caliber semi-automatic pistol tucked into the crease of the rear seat cushions on the driver's side where the defendant had been sitting. Smith had searched the cruiser before he and Padduck had set out on patrol that evening, and no one but the defendant and Whiteman had ridden in the back seat since that time.
Two explanations of how the gun came to be in the police cruiser have been suggested. The more obvious inference from the evidence is that the defendant had the pistol in his possession when he was arrested and continued its possession until he managed to tuck it into the seat crease while he was sitting with his hands handcuffed behind him. A second theory is that Whiteman had in his possession both the .38 caliber revolver later found by the police in his waistband and the .25 caliber pistol found in the seat crease. This second theory would require the jury to conclude that Whiteman had somehow managed to transfer the pistol to the defendant while officer Smith looked on and that the defendant then hid the pistol in the seat crease.
There can be no doubt that the evidence presented at the trial would support the inference that the defendant had had the gun in his possession from the time he was arrested. Thus he could have been convicted under an appropriately worded indictment charging the carrying of a firearm on his person without a license under G. L. c. 269, Section 10 (a). The Commonwealth, however, chose to indict the defendant under an alternative provision of Section 10 (a). Compare Commonwealth v. Guerro, 357 Mass. 741 , 749-750 (1970). The indictment alleges that the defendant "did unlawfully and knowingly carry under his control in a vehicle a firearm, to wit, a handgun, without having in effect any license or permit to carry firearms." The defendant's presence in a vehicle was therefore an essential element of the crime charged. The defendant asserted in his motion for a directed verdict that because he had been arrested, handcuffed and placed involuntarily in the police cruiser, he could not be convicted of carrying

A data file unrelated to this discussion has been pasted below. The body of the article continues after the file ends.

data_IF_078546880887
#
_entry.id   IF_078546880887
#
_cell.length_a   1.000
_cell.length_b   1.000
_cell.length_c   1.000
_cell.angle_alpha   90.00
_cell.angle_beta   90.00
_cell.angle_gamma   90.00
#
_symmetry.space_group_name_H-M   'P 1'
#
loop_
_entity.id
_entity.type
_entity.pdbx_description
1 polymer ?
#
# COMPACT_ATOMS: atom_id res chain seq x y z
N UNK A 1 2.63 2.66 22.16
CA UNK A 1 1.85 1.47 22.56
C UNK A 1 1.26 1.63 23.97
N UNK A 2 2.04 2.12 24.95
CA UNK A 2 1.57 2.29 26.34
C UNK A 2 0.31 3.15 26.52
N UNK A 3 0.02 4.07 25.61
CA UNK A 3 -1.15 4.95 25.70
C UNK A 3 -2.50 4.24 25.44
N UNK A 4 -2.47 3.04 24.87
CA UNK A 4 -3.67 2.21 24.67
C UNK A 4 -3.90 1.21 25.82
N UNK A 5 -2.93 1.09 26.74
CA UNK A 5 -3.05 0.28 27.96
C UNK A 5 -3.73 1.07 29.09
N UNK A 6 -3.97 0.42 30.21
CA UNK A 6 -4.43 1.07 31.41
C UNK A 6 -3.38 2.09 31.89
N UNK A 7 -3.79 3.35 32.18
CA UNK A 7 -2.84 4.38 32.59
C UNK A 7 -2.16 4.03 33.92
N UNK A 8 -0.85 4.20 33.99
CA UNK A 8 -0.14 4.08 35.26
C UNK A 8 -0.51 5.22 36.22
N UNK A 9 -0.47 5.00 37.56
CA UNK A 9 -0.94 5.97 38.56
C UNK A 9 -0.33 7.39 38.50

the pistol under his control in the vehicle. We agree. The specification of the indictment, as narrowly drawn, that the defendant carried the gun under his control in a vehicle cannot be satisfied in the circumstances of this case. The defendant cannot be held responsible for his concededly coerced and obviously involuntary presence in the police cruiser. Compare Commonwealth v. Elwell, 2 Met. 190 , 192 (1840); Commonwealth v. Barnes, 369 Mass. 462 , 467 (1976) (force or compulsion may provide defense to criminal charge). [Note 1]
We regard the second theory, which would have the defendant receiving the pistol from Whiteman, to be entirely speculative. On the evidence before them a rational jury (Commonwealth v. Latimore, 378 Mass. 671 , 677-678 ) could not have found beyond a reasonable doubt that such a transfer occurred.
Verdict set aside.
Judgment for the defendant.
[Note 1] Other courts have used various legal theories to bar prosecution for conduct induced by a police order. State v. Ragland, 4 Conn. Cir. Ct. 424 (1967) (analogy to entrapment). Schiff v. People, 111 Colo. 333, 336 (1943) (police order negated the required intent to steal). People v. Donovan, 53 Misc. 2d 687, 689 (N.Y. Westchester County Ct. Spec. Sess. 1967) (estoppel).